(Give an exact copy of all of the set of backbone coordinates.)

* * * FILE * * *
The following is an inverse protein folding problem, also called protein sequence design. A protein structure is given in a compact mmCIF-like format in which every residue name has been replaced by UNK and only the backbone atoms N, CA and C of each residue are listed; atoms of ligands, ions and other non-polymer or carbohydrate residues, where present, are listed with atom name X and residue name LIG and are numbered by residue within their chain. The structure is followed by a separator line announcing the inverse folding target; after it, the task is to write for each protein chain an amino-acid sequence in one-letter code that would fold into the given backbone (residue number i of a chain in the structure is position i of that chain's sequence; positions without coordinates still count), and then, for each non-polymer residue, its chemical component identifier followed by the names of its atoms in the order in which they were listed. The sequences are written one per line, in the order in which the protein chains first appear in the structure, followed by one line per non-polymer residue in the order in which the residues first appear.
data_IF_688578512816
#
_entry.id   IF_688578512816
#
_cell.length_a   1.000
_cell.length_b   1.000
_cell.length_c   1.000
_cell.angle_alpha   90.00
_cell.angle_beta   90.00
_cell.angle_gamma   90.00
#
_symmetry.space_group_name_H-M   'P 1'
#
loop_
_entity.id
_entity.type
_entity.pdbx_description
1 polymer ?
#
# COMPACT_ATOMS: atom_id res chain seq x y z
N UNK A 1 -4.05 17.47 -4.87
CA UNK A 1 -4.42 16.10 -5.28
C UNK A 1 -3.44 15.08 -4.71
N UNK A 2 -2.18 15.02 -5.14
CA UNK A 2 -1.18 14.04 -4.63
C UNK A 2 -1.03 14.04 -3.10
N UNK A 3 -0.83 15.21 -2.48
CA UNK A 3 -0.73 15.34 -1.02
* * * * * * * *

The following is an inverse protein folding problem, also called protein sequence design. A protein structure is given in a compact mmCIF-like format in which every residue name has been replaced by UNK and only the backbone atoms N, CA and C of each residue are listed; atoms of ligands, ions and other non-polymer or carbohydrate residues, where present, are listed with atom name X and residue name LIG and are numbered by residue within their chain. The structure is followed by a separator line announcing the inverse folding target; after it, the task is to write for each protein chain an amino-acid sequence in one-letter code that would fold into the given backbone (residue number i of a chain in the structure is position i of that chain's sequence; positions without coordinates still count), and then, for each non-polymer residue, its chemical component identifier followed by the names of its atoms in the order in which they were listed. The sequences are written one per line, in the order in which the protein chains first appear in the structure, followed by one line per non-polymer residue in the order in which the residues first appear.
data_IF_688578512816
#
_entry.id   IF_688578512816
#
_cell.length_a   1.000
_cell.length_b   1.000
_cell.length_c   1.000
_cell.angle_alpha   90.00
_cell.angle_beta   90.00
_cell.angle_gamma   90.00
#
_symmetry.space_group_name_H-M   'P 1'
#
loop_
_entity.id
_entity.type
_entity.pdbx_description
1 polymer ?
#
# COMPACT_ATOMS: atom_id res chain seq x y z
N UNK A 1 -4.05 17.47 -4.87
CA UNK A 1 -4.42 16.10 -5.28
C UNK A 1 -3.44 15.08 -4.71
N UNK A 2 -2.18 15.02 -5.14
CA UNK A 2 -1.18 14.04 -4.63
C UNK A 2 -1.03 14.04 -3.10
N UNK A 3 -0.83 15.21 -2.48
CA UNK A 3 -0.73 15.34 -1.02